Atlantic 10 Preview: New additions + returning talent = Luh-Oh-Ded

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Throughout the month of October, CollegeBasketballTalk will be rolling out our previews for the 2012-2013 season. Check back at 9 a.m. and just after lunch every day, Monday-Friday, for a new preview item.

To browse through the preview posts we’ve already published, click here. To look at the rest of the Conference Previews we’ve published, click here. For a schedule of our previews for the month, click here.

You’ll be hard-pressed to find a conference race that will be more entertaining to follow than the Atlantic 10.

For starters, there are now 16 teams in this conference, which, with a 16 game league schedule, means that each team will only be playing one conference opponent in a home-and-home. You need to make up a game or two in the standings? Don’t count on winning head-to-head. You’ll have to hope someone slips up on the road. That, in all likelihood, will happen quite often, however, because of the 16 A-10 teams, six — six!!! — received a first-place vote in the preseason poll. Those six teams didn’t include Xavier, Dayton or Richmond, who are three of the best programs in the league.

I hope they already have clearly defined end-of-the-year tie-breakers.

Perhaps the most interesting story line involving the conference during the 2012-2013 season will be just how many teams they can get into the NCAA tournament, and that’s going to depend heavily on how well the teams in the league perform in non-conference play. If the top of the league can land some upsets over high-major (read: high-RPI) opponents and the bottom-feeders can avoid getting picked off by some low-major (read: low-RPI) foes …

I’ll put it like this: given some of the question marks in the middle of the bigger conferences, there are (at least) six teams in the A-10 that are, on paper, of NCAA tournament quality.

Five Things to Know

1. Rick Majerus won’t be coaching the Billikens this season: And he may never coach again due to a serious, potentially life-threatening health issue. As a team, this shouldn’t have a huge impact on the competitiveness of this group. (At least not as much as the broken foot suffered by Kwamain Mitchell.) This is a veteran group that spent a couple of years playing together. But, as the saying goes, games that are won by five points or less are won by coaching, and there are few in-game tacticians as well-regarded as Majerus. In a league as balanced as the A-10, a couple of possessions could end up being the difference between a first-place and a fourth-place finish.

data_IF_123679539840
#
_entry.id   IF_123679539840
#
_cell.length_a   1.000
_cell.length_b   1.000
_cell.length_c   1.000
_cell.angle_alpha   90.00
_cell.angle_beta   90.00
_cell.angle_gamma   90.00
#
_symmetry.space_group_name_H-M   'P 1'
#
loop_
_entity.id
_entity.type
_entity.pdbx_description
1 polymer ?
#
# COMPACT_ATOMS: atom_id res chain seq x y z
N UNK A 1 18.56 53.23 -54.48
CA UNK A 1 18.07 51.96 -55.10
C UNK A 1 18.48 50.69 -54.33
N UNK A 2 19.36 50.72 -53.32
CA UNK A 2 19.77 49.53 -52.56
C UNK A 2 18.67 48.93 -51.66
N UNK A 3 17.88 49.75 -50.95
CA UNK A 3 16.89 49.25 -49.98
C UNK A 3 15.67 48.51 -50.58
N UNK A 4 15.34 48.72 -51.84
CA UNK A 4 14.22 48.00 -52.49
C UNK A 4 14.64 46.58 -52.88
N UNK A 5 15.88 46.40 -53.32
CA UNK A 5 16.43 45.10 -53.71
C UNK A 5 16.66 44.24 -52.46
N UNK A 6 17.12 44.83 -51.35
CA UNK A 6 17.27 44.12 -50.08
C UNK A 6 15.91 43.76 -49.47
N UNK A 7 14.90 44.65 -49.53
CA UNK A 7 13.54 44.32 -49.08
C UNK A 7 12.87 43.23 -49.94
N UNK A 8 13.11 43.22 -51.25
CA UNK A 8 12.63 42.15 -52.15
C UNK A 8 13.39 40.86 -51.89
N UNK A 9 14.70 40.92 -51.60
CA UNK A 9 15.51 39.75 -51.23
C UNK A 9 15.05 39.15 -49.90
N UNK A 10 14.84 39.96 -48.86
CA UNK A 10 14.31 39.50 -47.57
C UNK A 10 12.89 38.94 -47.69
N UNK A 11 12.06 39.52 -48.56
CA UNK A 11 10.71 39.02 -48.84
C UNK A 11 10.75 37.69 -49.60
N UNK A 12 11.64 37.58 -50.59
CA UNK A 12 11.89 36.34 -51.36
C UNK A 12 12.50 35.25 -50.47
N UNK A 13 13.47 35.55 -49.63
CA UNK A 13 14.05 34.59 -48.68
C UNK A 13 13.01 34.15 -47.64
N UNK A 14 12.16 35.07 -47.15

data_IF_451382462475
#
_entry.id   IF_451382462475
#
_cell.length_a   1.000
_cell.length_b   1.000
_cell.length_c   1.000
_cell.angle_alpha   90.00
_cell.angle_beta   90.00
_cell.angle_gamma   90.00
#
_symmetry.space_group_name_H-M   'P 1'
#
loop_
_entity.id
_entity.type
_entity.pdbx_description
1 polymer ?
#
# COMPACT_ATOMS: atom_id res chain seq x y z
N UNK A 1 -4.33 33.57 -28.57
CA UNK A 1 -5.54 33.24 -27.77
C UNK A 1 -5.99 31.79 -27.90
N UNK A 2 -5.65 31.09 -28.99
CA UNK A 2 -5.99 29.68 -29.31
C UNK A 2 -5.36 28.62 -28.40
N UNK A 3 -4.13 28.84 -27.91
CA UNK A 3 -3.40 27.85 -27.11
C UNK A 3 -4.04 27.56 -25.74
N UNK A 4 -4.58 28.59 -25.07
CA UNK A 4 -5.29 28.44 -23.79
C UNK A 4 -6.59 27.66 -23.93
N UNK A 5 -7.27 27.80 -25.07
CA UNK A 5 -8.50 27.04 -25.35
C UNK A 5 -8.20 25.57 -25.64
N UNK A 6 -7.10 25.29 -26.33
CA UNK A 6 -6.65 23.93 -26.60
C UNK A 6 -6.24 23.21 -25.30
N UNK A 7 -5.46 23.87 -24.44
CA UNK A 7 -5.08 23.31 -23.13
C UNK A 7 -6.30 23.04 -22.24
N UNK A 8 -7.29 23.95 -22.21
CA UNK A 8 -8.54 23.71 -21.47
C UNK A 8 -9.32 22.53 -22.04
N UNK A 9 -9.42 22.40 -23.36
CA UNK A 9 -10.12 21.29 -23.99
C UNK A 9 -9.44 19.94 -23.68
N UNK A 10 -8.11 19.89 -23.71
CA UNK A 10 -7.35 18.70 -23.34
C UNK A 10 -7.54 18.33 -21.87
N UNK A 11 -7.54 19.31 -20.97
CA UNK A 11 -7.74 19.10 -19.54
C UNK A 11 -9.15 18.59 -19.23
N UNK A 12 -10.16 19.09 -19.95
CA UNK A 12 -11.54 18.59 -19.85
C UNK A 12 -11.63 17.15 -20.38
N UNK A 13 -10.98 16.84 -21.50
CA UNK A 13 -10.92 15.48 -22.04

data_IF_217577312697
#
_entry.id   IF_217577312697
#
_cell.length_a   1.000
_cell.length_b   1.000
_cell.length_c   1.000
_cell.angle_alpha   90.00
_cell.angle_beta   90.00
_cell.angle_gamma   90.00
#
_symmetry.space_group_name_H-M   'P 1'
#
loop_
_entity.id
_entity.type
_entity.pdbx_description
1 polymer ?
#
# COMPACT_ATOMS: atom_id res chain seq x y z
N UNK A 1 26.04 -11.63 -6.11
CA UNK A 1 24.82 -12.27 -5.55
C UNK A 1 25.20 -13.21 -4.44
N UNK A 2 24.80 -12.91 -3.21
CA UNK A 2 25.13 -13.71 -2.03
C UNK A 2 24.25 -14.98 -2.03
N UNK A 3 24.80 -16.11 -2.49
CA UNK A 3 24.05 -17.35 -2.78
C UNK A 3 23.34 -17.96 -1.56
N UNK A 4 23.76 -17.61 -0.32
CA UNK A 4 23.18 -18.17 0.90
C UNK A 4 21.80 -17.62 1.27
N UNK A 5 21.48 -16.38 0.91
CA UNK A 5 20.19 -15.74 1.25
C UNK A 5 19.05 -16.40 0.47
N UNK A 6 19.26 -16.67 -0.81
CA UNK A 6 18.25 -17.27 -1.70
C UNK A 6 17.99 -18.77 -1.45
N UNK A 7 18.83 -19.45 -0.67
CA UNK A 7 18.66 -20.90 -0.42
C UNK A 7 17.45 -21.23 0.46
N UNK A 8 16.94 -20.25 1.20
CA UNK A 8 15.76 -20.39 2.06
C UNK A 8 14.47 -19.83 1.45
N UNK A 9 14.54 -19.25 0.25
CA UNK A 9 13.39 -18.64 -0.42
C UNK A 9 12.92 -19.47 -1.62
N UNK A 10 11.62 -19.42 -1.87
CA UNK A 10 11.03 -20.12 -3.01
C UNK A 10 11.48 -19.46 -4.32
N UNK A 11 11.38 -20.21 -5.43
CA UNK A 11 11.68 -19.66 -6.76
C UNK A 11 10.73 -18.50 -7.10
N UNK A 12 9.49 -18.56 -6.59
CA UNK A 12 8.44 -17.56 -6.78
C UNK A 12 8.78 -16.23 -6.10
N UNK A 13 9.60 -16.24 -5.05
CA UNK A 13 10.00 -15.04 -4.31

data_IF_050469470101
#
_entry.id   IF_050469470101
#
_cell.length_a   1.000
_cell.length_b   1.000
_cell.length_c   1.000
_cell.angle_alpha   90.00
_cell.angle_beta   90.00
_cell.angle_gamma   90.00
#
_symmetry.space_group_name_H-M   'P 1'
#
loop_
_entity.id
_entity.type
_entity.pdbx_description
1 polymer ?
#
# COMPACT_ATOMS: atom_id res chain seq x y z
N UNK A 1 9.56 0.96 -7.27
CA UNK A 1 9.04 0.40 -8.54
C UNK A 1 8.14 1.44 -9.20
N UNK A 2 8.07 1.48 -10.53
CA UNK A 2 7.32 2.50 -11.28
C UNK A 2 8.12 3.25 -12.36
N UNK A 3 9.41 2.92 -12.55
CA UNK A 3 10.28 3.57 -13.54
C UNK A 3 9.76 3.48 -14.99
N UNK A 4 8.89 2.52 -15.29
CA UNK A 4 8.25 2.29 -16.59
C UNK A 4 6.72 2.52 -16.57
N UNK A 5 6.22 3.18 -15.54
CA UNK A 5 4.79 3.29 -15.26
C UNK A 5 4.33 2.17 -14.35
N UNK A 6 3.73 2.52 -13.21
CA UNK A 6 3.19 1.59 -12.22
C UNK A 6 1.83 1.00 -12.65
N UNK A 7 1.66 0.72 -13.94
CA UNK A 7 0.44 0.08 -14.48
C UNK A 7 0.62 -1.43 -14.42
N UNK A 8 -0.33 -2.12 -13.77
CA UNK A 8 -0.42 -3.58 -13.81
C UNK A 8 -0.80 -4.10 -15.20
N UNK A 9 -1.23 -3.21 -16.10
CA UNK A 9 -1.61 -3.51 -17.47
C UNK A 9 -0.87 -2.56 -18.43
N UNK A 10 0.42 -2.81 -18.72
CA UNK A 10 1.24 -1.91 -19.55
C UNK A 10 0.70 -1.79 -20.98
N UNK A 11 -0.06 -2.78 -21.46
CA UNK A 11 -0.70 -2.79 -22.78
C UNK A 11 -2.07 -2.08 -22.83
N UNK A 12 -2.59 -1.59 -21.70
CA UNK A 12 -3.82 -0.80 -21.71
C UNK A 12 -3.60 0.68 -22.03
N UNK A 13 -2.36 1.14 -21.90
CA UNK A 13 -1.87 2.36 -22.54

2. UMass is back: The Minutemen’s entire history as a basketball program can, more or less, be tied to John Calipari and Marcus Camby. Beyond that, well, there isn’t much to talk about. This season, however, there will be. Chaz Williams, one of the nation’s most underrated point guards, returns to lead the way along with all but one member of last year’s rotation. Throw in Sampson Carter and Cady Lalanne, who were injured last year, and Derek Kellogg should have enough to make a run at an NCAA tournament bid.

3. What happened to Xavier?: The 2011-2012 season was saved when Xavier was able to make a run to the Sweet 16, thanks in part to Lehigh’s upset of Duke. The following offseason wasn’t. Tu Holloway and Kenny Frease graduated. Mark Lyons transferred to Arizona. Two recruits in this class were ruled ineligible. Talented 2013 recruit Chris Thomas decommited. Incoming transfer Isaiah Philmore was suspended for three games. Dez Wells was (wrongfully?) expelled. Not only will this be a tough year for the Muskies, but with the bad press of the brawl getting followed up with this kind of roster turnover, how long will the downswing last?

4. Temple and Charlotte will play their final season of A-10 ball: Next year, the Owls will be headed for the Big East, where their football program already began competing this season. Charlotte will be making the move to Conference USA, which, again, is a move driven by football.